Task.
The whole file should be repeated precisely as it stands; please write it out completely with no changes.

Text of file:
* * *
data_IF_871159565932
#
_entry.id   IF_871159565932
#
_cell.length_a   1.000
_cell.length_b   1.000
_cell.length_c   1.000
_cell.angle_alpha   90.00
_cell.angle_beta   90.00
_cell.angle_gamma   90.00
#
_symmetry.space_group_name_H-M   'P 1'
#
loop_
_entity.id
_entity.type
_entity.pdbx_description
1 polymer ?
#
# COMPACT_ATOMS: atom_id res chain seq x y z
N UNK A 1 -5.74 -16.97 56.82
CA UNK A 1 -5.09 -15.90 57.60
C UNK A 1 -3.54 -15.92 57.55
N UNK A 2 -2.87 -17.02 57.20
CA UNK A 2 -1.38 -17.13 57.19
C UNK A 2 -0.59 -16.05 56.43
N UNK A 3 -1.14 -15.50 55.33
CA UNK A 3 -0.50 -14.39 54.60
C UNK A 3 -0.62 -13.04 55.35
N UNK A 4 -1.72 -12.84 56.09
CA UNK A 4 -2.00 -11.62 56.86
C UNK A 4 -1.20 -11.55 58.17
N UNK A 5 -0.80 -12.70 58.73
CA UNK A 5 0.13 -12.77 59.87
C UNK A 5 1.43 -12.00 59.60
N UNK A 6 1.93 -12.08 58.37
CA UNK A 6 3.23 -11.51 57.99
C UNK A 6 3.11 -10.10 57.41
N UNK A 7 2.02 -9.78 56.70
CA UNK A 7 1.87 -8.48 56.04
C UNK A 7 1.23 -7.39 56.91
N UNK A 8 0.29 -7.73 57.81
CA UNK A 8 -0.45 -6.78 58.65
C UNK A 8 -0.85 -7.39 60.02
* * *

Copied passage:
data_IF_871159565932
#
_entry.id   IF_871159565932
#
_cell.length_a   1.000
_cell.length_b   1.000
_cell.length_c   1.000
_cell.angle_alpha   90.00
_cell.angle_beta   90.00
_cell.angle_gamma   90.00
#
_symmetry.space_group_name_H-M   'P 1'
#
loop_
_entity.id
_entity.type
_entity.pdbx_description
1 polymer ?
#
# COMPACT_ATOMS: atom_id res chain seq x y z
N UNK A 1 -5.74 -16.97 56.82
CA UNK A 1 -5.09 -15.90 57.60
C UNK A 1 -3.54 -15.92 57.55
N UNK A 2 -2.87 -17.02 57.20
CA UNK A 2 -1.38 -17.13 57.19
C UNK A 2 -0.59 -16.05 56.43
N UNK A 3 -1.14 -15.50 55.33
CA UNK A 3 -0.50 -14.39 54.60
C UNK A 3 -0.62 -13.04 55.35
N UNK A 4 -1.72 -12.84 56.09
CA UNK A 4 -2.00 -11.62 56.86
C UNK A 4 -1.20 -11.55 58.17
N UNK A 5 -0.80 -12.70 58.73
CA UNK A 5 0.13 -12.77 59.87
C UNK A 5 1.43 -12.00 59.60
N UNK A 6 1.93 -12.08 58.37
CA UNK A 6 3.23 -11.51 57.99
C UNK A 6 3.11 -10.10 57.41
N UNK A 7 2.02 -9.78 56.70
CA UNK A 7 1.87 -8.48 56.04
C UNK A 7 1.23 -7.39 56.91
N UNK A 8 0.29 -7.73 57.81
CA UNK A 8 -0.45 -6.78 58.65
C UNK A 8 -0.85 -7.39 60.02